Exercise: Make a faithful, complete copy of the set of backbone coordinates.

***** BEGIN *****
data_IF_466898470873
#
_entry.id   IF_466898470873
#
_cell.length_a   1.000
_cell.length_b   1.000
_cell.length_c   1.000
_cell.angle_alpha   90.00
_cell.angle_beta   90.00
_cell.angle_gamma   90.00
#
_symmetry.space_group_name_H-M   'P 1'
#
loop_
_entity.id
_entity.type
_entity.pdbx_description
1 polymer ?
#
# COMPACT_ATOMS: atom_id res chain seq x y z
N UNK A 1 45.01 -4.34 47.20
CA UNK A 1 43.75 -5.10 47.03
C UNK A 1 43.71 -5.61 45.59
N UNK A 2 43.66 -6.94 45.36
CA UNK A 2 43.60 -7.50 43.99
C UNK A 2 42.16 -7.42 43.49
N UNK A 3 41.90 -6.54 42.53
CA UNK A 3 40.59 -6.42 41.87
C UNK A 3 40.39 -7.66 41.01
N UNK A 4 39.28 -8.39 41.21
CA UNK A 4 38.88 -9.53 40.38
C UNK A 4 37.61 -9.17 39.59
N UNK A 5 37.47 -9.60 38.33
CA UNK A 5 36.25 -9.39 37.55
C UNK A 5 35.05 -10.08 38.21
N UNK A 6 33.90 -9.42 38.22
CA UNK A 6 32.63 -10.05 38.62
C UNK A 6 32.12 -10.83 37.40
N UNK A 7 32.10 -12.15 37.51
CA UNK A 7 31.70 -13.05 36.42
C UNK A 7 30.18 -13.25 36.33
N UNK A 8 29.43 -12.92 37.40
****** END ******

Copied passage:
data_IF_466898470873
#
_entry.id   IF_466898470873
#
_cell.length_a   1.000
_cell.length_b   1.000
_cell.length_c   1.000
_cell.angle_alpha   90.00
_cell.angle_beta   90.00
_cell.angle_gamma   90.00
#
_symmetry.space_group_name_H-M   'P 1'
#
loop_
_entity.id
_entity.type
_entity.pdbx_description
1 polymer ?
#
# COMPACT_ATOMS: atom_id res chain seq x y z
N UNK A 1 45.01 -4.34 47.20
CA UNK A 1 43.75 -5.10 47.03
C UNK A 1 43.71 -5.61 45.59
N UNK A 2 43.66 -6.94 45.36
CA UNK A 2 43.60 -7.50 43.99
C UNK A 2 42.16 -7.42 43.49
N UNK A 3 41.90 -6.54 42.53
CA UNK A 3 40.59 -6.42 41.87
C UNK A 3 40.39 -7.66 41.01
N UNK A 4 39.28 -8.39 41.21
CA UNK A 4 38.88 -9.53 40.38
C UNK A 4 37.61 -9.17 39.59
N UNK A 5 37.47 -9.60 38.33
CA UNK A 5 36.25 -9.39 37.55
C UNK A 5 35.05 -10.08 38.21
N UNK A 6 33.90 -9.42 38.22
CA UNK A 6 32.63 -10.05 38.62
C UNK A 6 32.12 -10.83 37.40
N UNK A 7 32.10 -12.15 37.51
CA UNK A 7 31.70 -13.05 36.42
C UNK A 7 30.18 -13.25 36.33
N UNK A 8 29.43 -12.92 37.40